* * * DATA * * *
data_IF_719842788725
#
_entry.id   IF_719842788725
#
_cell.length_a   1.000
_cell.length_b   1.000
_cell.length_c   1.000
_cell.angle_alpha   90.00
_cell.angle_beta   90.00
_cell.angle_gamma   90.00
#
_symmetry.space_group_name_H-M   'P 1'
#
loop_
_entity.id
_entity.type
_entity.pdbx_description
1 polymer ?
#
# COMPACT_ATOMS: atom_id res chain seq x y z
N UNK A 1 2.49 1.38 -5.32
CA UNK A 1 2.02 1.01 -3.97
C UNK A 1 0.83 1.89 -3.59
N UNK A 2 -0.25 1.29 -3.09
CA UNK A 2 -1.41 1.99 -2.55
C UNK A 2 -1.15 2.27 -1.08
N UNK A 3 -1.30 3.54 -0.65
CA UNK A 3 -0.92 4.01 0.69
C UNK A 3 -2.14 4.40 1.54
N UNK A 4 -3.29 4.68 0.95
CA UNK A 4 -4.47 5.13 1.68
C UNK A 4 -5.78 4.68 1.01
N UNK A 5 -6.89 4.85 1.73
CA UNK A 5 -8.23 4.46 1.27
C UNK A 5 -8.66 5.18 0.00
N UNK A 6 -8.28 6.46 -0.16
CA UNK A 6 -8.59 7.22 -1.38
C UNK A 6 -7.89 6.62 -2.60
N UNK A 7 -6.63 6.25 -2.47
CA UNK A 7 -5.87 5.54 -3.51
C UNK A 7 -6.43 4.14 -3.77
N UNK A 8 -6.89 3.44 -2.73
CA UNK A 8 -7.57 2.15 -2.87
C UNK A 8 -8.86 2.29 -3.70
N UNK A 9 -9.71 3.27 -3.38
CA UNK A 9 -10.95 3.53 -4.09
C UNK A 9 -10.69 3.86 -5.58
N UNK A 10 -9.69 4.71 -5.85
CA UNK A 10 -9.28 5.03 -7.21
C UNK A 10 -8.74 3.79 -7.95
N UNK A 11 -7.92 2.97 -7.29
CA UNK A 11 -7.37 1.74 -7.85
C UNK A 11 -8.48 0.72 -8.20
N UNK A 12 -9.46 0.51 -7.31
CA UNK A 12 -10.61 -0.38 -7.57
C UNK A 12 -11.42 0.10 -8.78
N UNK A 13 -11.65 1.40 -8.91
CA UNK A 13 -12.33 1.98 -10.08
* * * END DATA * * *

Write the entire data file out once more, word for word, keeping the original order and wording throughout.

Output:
data_IF_719842788725
#
_entry.id   IF_719842788725
#
_cell.length_a   1.000
_cell.length_b   1.000
_cell.length_c   1.000
_cell.angle_alpha   90.00
_cell.angle_beta   90.00
_cell.angle_gamma   90.00
#
_symmetry.space_group_name_H-M   'P 1'
#
loop_
_entity.id
_entity.type
_entity.pdbx_description
1 polymer ?
#
# COMPACT_ATOMS: atom_id res chain seq x y z
N UNK A 1 2.49 1.38 -5.32
CA UNK A 1 2.02 1.01 -3.97
C UNK A 1 0.83 1.89 -3.59
N UNK A 2 -0.25 1.29 -3.09
CA UNK A 2 -1.41 1.99 -2.55
C UNK A 2 -1.15 2.27 -1.08
N UNK A 3 -1.30 3.54 -0.65
CA UNK A 3 -0.92 4.01 0.69
C UNK A 3 -2.14 4.40 1.54
N UNK A 4 -3.29 4.68 0.95
CA UNK A 4 -4.47 5.13 1.68
C UNK A 4 -5.78 4.68 1.01
N UNK A 5 -6.89 4.85 1.73
CA UNK A 5 -8.23 4.46 1.27
C UNK A 5 -8.66 5.18 0.00
N UNK A 6 -8.28 6.46 -0.16
CA UNK A 6 -8.59 7.22 -1.38
C UNK A 6 -7.89 6.62 -2.60
N UNK A 7 -6.63 6.25 -2.47
CA UNK A 7 -5.87 5.54 -3.51
C UNK A 7 -6.43 4.14 -3.77
N UNK A 8 -6.89 3.44 -2.73
CA UNK A 8 -7.57 2.15 -2.87
C UNK A 8 -8.86 2.29 -3.70
N UNK A 9 -9.71 3.27 -3.38
CA UNK A 9 -10.95 3.53 -4.09
C UNK A 9 -10.69 3.86 -5.58
N UNK A 10 -9.69 4.71 -5.85
CA UNK A 10 -9.28 5.03 -7.21
C UNK A 10 -8.74 3.79 -7.95
N UNK A 11 -7.92 2.97 -7.29
CA UNK A 11 -7.37 1.74 -7.85
C UNK A 11 -8.48 0.72 -8.20
N UNK A 12 -9.46 0.51 -7.31
CA UNK A 12 -10.61 -0.38 -7.57
C UNK A 12 -11.42 0.10 -8.78
N UNK A 13 -11.65 1.40 -8.91
CA UNK A 13 -12.33 1.98 -10.08